Friday, February 13, 2009

"Dedicated to love"

1) Eucharistic Adoration, tonight, 7-8 pm, SAA Church. All are invited!!
2) Please pray for our Youth Group that we will have a fruitful weekend at the Mount 2009 retreat in Emmitsburg.
Here is a brief summary of the origin of Valentine’s Day provided by

“Although the mid-February holiday celebrating love and lovers remains wildly popular, the confusion over its origins led the Catholic Church, in 1969, to drop St. Valentine's Day from the Roman calendar of official, worldwide Catholic feasts. (Those highly sought-after days are reserved for saints with more clear historical record. After all, the saints are real individuals for us to imitate.) Some parishes, however, observe the feast of St. Valentine.

The roots of St. Valentine's Day lie in the ancient Roman festival of Lupercalia, which was celebrated on Feb. 15. For 800 years the Romans had dedicated this day to the god Lupercus. On Lupercalia, a young man would draw the name of a young woman in a lottery and would then keep the woman as a sexual companion for the year.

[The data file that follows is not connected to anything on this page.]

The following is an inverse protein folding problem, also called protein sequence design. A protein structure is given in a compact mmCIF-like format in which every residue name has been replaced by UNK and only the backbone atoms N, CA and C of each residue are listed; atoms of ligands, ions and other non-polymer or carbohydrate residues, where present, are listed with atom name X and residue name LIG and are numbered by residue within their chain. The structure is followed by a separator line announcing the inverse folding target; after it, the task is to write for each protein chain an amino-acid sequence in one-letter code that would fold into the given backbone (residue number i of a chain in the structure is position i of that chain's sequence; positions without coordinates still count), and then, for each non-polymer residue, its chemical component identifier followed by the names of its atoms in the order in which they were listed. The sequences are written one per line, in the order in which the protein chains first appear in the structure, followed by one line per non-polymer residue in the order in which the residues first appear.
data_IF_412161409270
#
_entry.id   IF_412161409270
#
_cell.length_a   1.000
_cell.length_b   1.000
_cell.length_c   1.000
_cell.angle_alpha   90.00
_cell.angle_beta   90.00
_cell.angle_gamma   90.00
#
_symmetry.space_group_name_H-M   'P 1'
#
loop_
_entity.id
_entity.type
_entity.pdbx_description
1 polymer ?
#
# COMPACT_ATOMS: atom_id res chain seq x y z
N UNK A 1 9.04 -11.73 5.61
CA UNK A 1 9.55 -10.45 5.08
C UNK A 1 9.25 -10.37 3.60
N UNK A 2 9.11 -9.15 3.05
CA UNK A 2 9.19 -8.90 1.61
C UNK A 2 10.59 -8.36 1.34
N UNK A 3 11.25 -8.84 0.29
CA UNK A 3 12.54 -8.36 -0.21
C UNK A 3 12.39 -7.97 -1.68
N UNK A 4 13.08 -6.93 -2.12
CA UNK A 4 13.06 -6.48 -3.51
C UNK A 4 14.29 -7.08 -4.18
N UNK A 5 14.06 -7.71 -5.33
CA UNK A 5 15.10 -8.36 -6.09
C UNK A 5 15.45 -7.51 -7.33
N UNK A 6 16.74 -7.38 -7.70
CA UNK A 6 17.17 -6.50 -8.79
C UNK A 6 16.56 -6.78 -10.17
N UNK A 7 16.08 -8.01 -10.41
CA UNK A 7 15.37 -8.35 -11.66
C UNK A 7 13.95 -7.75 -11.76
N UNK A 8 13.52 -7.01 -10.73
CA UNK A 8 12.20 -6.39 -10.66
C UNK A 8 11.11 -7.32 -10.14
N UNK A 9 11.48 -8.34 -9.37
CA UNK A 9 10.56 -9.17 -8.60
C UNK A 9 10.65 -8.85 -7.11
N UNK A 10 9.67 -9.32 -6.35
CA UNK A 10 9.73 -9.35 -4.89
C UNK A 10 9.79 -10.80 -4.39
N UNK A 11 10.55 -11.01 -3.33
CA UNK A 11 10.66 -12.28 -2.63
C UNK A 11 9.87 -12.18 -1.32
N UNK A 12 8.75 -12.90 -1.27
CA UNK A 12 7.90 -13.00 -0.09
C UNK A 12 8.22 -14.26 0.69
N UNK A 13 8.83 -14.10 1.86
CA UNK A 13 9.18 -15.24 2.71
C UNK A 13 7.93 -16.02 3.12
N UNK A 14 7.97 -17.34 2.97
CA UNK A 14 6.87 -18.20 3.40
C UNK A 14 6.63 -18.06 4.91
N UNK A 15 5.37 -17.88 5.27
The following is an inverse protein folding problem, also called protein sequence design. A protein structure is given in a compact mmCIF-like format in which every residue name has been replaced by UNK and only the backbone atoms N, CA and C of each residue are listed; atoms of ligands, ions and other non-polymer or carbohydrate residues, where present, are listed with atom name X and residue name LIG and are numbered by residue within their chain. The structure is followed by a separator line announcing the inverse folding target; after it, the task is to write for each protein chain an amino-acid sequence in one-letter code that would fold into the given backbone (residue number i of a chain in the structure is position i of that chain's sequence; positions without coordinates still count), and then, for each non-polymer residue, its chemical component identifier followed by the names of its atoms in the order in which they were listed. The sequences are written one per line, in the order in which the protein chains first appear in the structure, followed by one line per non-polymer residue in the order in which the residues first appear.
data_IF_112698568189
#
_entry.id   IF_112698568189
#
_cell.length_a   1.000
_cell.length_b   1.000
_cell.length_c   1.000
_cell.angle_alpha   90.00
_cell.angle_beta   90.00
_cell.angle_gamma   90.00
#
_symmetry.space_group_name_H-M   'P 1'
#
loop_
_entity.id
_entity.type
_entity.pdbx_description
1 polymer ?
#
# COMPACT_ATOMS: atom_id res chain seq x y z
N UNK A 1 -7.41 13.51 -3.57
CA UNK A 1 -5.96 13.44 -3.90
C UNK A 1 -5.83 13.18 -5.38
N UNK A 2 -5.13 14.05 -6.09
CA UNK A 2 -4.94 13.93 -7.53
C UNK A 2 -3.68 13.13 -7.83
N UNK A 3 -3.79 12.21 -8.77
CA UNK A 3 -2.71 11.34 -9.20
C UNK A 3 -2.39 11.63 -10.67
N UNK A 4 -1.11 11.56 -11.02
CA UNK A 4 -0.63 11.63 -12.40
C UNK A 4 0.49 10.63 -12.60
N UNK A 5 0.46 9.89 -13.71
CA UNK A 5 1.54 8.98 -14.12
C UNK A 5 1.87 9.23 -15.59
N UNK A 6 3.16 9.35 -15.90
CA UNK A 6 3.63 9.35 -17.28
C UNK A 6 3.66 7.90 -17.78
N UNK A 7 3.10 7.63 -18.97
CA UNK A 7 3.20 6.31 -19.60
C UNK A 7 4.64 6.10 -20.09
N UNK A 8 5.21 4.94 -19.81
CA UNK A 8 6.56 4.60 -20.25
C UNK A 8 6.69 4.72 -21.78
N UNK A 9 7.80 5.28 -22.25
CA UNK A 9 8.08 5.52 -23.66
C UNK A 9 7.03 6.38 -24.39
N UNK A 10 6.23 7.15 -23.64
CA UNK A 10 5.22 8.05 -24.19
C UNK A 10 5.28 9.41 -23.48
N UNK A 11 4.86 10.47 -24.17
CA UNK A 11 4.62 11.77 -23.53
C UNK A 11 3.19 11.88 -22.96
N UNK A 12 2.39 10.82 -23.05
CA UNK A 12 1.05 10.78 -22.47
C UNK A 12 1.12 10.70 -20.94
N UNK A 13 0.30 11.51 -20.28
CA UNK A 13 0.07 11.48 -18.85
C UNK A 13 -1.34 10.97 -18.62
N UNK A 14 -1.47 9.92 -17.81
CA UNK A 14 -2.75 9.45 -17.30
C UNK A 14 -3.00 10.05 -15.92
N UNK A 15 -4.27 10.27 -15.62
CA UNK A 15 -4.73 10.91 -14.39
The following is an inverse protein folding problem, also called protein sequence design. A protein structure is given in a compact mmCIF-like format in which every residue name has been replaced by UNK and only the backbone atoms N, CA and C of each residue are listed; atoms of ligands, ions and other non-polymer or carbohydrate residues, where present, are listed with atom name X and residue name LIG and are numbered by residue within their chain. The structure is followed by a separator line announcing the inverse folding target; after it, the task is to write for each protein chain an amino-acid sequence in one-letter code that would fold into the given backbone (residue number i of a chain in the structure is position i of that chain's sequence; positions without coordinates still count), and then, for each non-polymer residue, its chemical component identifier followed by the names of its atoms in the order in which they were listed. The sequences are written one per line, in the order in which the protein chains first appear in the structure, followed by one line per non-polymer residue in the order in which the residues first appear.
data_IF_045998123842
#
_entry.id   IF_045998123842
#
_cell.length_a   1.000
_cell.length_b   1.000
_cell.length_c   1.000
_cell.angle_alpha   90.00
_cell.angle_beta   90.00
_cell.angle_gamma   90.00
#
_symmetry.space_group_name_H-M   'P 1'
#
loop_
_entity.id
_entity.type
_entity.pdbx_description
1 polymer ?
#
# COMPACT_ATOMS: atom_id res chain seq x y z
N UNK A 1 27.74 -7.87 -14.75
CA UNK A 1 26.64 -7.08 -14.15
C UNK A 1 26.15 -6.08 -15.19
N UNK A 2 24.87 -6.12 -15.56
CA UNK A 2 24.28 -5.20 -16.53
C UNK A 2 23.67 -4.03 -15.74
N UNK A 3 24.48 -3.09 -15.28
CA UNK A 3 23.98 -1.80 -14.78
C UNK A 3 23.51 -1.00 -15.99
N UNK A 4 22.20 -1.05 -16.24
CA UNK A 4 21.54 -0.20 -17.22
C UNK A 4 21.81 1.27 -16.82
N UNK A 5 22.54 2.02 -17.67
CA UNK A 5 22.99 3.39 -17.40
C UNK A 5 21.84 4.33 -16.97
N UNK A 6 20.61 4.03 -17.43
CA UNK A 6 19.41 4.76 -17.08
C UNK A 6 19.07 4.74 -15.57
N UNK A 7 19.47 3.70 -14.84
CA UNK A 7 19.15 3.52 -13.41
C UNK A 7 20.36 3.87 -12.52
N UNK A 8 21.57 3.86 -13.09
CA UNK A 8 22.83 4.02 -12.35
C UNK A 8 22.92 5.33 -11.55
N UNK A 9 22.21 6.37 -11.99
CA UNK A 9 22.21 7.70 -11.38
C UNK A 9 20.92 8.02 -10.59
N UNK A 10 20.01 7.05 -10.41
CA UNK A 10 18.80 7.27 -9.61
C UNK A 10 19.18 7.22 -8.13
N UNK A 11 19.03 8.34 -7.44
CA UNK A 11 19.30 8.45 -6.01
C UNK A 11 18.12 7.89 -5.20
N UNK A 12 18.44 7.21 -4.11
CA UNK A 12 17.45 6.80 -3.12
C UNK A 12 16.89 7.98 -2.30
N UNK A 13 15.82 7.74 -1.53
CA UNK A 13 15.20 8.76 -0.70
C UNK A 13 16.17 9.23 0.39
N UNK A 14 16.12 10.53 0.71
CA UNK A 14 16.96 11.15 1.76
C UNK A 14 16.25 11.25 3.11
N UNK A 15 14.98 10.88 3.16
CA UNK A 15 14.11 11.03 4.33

Pope Gelasius I was, understandably, less than thrilled with this custom. So he changed the lottery to have both young men and women draw the names of saints whom they would then emulate for the year (a change that no doubt disappointed a few young men). Instead of Lupercus, the patron of the feast became Valentine. For Roman men, the day continued to be an occasion to seek the affections of women, and it became a tradition to give out handwritten messages of admiration that included Valentine's name.

There was also a conventional belief in Europe during the Middle Ages that birds chose their partners in the middle of February. Thus the day was dedicated to love, and people observed it by writing love letters and sending small gifts to their beloved. Legend has it that Charles, duke of Orleans, sent the first real Valentine card to his wife in 1415, when he was imprisoned in the Tower of London. (He, however, was not beheaded, and died a half-century later of old age.) “

As tomorrow is a day “dedicated to love”, it is fitting to include some reflections on love from Pope Benedict XVI’s encyclical, “Deus Caritas Est” (“God is love”):